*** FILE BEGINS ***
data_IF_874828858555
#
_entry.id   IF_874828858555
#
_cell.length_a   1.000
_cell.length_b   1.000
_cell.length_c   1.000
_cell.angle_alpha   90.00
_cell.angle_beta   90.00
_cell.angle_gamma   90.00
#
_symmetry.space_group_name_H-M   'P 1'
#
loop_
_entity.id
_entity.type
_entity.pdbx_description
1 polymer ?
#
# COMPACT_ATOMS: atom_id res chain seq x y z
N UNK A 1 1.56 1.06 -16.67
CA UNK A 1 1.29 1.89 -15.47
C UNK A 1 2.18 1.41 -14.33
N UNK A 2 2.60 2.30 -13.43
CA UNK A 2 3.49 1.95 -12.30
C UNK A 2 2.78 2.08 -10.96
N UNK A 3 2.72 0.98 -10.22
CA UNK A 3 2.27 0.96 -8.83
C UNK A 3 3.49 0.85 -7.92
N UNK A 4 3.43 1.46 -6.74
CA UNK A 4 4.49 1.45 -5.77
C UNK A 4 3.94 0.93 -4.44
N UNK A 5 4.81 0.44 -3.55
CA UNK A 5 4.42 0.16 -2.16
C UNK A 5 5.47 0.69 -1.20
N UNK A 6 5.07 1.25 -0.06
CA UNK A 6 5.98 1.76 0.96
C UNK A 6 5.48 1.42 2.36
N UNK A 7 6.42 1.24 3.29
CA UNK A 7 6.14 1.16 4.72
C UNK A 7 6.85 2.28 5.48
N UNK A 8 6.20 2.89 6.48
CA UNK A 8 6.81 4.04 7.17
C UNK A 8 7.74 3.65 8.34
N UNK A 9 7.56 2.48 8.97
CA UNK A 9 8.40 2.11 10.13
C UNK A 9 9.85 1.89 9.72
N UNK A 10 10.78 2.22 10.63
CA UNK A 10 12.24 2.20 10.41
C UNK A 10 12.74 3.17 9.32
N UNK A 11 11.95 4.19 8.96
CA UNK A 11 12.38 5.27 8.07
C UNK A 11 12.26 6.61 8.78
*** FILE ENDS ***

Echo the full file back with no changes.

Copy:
data_IF_874828858555
#
_entry.id   IF_874828858555
#
_cell.length_a   1.000
_cell.length_b   1.000
_cell.length_c   1.000
_cell.angle_alpha   90.00
_cell.angle_beta   90.00
_cell.angle_gamma   90.00
#
_symmetry.space_group_name_H-M   'P 1'
#
loop_
_entity.id
_entity.type
_entity.pdbx_description
1 polymer ?
#
# COMPACT_ATOMS: atom_id res chain seq x y z
N UNK A 1 1.56 1.06 -16.67
CA UNK A 1 1.29 1.89 -15.47
C UNK A 1 2.18 1.41 -14.33
N UNK A 2 2.60 2.30 -13.43
CA UNK A 2 3.49 1.95 -12.30
C UNK A 2 2.78 2.08 -10.96
N UNK A 3 2.72 0.98 -10.22
CA UNK A 3 2.27 0.96 -8.83
C UNK A 3 3.49 0.85 -7.92
N UNK A 4 3.43 1.46 -6.74
CA UNK A 4 4.49 1.45 -5.77
C UNK A 4 3.94 0.93 -4.44
N UNK A 5 4.81 0.44 -3.55
CA UNK A 5 4.42 0.16 -2.16
C UNK A 5 5.47 0.69 -1.20
N UNK A 6 5.07 1.25 -0.06
CA UNK A 6 5.98 1.76 0.96
C UNK A 6 5.48 1.42 2.36
N UNK A 7 6.42 1.24 3.29
CA UNK A 7 6.14 1.16 4.72
C UNK A 7 6.85 2.28 5.48
N UNK A 8 6.20 2.89 6.48
CA UNK A 8 6.81 4.04 7.17
C UNK A 8 7.74 3.65 8.34
N UNK A 9 7.56 2.48 8.97
CA UNK A 9 8.40 2.11 10.13
C UNK A 9 9.85 1.89 9.72
N UNK A 10 10.78 2.22 10.63
CA UNK A 10 12.24 2.20 10.41
C UNK A 10 12.74 3.17 9.32
N UNK A 11 11.95 4.19 8.96
CA UNK A 11 12.38 5.27 8.07
C UNK A 11 12.26 6.61 8.78